RonMorris

Leggett can see sunshine on horizon

rmorris@ thestate.comJune 3, 2013 

JACK LEGGETT calls it PSD syndrome. It stands for Post Season Depression, and it is what Leggett has allowed himself to fall into for a couple of weeks following each of his 20 seasons as coach at Clemson.

When you expend every ounce of energy, every ounce of your being into planning, scouting, coaching, counseling and teaching a team virtually year-round, the letdown when it ends can be — well, downright depressing.

But the end to the 2013 season, which came to a screeching halt following Sunday’s 3-1 loss to Liberty in the losers’ bracket of the Columbia Regional, was not nearly as cloudy and dark as years past for Leggett. In fact, Leggett was seeing a whole lot of sunshine on the Clemson baseball horizon.

“Once I get past today,” Leggett said, “I’m going to choose to look at this as a really positive year, and a positive future. For those real positive Clemson people that we have, I hope they are feeling real good about what we have ahead of us.”

They should.

Assuming the return of two possible major-league draft picks — third baseman Shane Kennedy and second baseman Steve Wilkerson — Clemson will lose one starter from its regular lineup and one frontline player from its pitching staff.

Senior center fielder Thomas Brittle contributed a .265 batting average and 44 runs scored, and senior right-hander Scott Firth posted a 6-5 record and 3.23 ERA. There is a good chance that is all Clemson will miss from a team that somehow earned a 16th 40-win season under Leggett.

Leggett laughs when asked if this was his youngest team. When you pencil seven players into a starting lineup who have never played in an NCAA regional tournament, you are fielding one of the most youthful teams in the country.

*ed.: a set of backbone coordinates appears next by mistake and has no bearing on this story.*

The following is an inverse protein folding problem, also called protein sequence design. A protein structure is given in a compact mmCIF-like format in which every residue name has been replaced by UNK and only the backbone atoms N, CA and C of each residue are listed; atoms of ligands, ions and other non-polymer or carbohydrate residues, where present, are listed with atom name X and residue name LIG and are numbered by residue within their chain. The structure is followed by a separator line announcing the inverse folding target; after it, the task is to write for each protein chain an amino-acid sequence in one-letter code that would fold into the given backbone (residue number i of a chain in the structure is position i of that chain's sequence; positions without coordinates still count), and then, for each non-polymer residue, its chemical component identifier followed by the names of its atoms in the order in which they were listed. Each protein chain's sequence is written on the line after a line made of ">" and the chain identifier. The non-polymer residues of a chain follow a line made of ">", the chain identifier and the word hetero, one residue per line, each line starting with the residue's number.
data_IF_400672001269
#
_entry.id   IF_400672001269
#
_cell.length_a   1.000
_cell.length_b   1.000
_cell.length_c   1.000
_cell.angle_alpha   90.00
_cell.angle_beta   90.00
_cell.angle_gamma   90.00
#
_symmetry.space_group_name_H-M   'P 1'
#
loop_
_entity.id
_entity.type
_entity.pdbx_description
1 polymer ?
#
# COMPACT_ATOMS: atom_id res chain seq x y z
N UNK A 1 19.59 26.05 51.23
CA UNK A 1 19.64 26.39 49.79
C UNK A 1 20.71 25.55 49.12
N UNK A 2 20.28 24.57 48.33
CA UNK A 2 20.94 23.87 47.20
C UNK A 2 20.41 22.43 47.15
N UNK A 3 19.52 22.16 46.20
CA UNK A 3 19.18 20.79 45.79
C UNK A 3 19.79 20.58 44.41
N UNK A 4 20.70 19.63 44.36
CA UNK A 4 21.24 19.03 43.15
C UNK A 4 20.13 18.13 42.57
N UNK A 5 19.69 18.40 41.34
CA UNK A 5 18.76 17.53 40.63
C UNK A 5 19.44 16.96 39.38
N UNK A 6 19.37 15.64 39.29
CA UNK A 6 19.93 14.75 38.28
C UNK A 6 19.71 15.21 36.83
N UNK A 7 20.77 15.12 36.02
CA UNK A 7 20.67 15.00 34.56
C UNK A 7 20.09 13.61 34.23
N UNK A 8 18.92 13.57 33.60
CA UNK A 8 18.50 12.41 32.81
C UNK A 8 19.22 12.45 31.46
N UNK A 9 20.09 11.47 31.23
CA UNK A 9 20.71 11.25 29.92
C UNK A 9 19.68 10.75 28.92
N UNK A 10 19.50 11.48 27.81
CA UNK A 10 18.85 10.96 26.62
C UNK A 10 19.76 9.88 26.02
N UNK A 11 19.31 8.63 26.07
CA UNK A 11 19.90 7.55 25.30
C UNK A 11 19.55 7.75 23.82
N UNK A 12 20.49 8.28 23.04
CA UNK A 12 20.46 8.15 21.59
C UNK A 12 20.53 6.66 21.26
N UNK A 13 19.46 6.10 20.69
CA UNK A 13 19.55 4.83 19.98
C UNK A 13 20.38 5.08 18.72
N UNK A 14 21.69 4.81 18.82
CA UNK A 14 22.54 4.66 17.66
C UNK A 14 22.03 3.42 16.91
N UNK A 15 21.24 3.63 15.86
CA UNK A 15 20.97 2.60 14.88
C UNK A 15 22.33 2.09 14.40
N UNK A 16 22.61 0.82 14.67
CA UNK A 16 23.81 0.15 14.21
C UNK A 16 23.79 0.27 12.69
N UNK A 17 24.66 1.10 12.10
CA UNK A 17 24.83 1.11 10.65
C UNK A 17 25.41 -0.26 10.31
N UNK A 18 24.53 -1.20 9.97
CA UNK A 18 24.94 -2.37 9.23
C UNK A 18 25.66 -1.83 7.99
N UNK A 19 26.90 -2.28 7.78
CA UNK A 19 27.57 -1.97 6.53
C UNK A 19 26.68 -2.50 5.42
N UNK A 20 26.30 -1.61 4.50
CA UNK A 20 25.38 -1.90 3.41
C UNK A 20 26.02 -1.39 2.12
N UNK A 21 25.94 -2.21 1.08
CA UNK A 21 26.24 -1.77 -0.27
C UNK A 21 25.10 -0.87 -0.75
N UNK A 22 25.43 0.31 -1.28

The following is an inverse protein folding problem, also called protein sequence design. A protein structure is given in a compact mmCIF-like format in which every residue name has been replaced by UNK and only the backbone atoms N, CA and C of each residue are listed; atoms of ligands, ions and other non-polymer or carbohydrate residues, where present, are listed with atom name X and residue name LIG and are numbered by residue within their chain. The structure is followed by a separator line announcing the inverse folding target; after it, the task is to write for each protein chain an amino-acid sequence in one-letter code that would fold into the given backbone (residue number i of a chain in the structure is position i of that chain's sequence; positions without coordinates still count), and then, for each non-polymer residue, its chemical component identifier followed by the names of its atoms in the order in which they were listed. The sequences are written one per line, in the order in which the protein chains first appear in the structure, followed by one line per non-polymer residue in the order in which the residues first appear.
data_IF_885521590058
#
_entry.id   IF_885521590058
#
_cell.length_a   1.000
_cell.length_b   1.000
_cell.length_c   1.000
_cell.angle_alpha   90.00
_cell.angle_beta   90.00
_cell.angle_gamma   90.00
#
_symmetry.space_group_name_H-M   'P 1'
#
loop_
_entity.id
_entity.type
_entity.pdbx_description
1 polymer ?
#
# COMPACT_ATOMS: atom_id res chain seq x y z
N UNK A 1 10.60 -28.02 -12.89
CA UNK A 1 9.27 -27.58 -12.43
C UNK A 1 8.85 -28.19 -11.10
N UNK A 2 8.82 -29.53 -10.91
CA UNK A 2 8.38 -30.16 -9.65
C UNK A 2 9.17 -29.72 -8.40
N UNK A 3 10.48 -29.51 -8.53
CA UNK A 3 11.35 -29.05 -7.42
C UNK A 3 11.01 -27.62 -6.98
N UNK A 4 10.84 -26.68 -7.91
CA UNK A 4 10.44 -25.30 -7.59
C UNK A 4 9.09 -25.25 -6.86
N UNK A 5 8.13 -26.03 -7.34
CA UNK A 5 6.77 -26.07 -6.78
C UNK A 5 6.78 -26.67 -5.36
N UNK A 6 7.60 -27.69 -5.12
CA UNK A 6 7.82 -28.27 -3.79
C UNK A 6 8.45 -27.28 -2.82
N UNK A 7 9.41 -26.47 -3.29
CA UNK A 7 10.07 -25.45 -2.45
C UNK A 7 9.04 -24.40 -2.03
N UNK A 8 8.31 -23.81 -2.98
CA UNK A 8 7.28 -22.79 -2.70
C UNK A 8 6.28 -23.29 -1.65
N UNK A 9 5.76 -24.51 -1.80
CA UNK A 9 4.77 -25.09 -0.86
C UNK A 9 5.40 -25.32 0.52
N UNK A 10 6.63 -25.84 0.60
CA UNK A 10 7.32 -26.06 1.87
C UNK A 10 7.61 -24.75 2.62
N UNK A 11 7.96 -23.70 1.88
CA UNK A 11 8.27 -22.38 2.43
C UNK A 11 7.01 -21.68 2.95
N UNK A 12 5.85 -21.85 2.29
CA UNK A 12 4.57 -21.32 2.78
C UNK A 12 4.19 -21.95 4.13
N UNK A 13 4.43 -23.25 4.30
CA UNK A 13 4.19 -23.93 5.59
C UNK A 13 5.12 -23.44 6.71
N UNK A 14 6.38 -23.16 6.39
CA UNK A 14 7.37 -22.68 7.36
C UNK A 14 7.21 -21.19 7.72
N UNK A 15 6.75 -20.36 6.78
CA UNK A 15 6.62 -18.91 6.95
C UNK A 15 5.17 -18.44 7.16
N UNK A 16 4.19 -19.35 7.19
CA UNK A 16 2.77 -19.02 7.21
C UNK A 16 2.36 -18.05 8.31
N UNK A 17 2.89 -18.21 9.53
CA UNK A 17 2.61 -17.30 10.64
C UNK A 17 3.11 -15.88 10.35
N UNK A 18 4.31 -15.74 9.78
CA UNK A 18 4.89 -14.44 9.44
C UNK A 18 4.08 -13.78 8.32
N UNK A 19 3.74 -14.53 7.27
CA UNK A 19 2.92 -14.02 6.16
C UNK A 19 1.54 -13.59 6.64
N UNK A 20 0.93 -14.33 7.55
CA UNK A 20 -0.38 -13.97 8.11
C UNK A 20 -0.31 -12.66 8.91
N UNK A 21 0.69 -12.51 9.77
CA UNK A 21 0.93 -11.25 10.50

At times, it showed. Clemson struggled early in the season as it attempted to establish footing with inexperienced players around the field and on the pitcher’s mound. The Tigers were 16-11 when they appeared to grow up and mature on one evening in Chapel Hill, N.C.

Clemson won that game, 5-4 in 11 innings against top-ranked North Carolina. Including that game, the Tigers went on a tear, winning 23 of 27 games. It did not matter that most of those wins were against unranked opponents. What mattered was Leggett’s young team was learning how to win.

Even though Clemson did not play poorly down the stretch, it did lose seven of its final eight games, perhaps the result of a team loaded with players who had never performed in pressure-packed situations.

By season’s end, Clemson had five wins against teams that hosted NCAA regional tournaments. Nearly half of its season win total came against teams that reached the NCAA tournament. Sixteen wins were credited to freshmen pitchers.

“Our young guys have been very mature from the day they showed up on campus, very motivated, very hungry and didn’t take anything for granted, didn’t expect anything and they weren’t handed anything,” Leggett said. “They’ve worked hard from day one.

“These are a lot of good, young freshmen. They’re all good players now, and they’re going to be the nucleus of this team in the future. They’ve all had some really good moments this year, and some of them have had some freshmen moments. But for the most part, they’ve been the nucleus of this ball club.”

Granted, there are no guarantees that any of Clemson’s freshmen will be significantly improved next season. But you have to believe a year’s worth of struggles and experience will lead to marked improvement next season and beyond.

Frankly, not much was expected of this Clemson squad. Yet the Tigers reached the NCAA tournament. They could very well have been a regional host team had a 14-inning loss to North Carolina in the ACC tournament turned the other way.

The reality is the Tigers probably advanced further than should be expected from a program in rebuilding mode.

Perhaps the sinking feeling in the stomachs of Clemson players following Sunday’s season-ending loss will serve as another step in the program’s maturation process.

“You never forget about these feelings. You never forget about how you feel when you lose a ball game or how the season ends,” Leggett said. “So it’s always a motivating factor.

“Nobody wants to feel like this, especially when it’s your life and what you do. It’s what’s in your DNA. It’s what’s in your makeup. It’s what you think about every single day of your life.”

Only this time, it likely was much easier for Leggett to shake that feeling by turning his head to the past and looking to the future.

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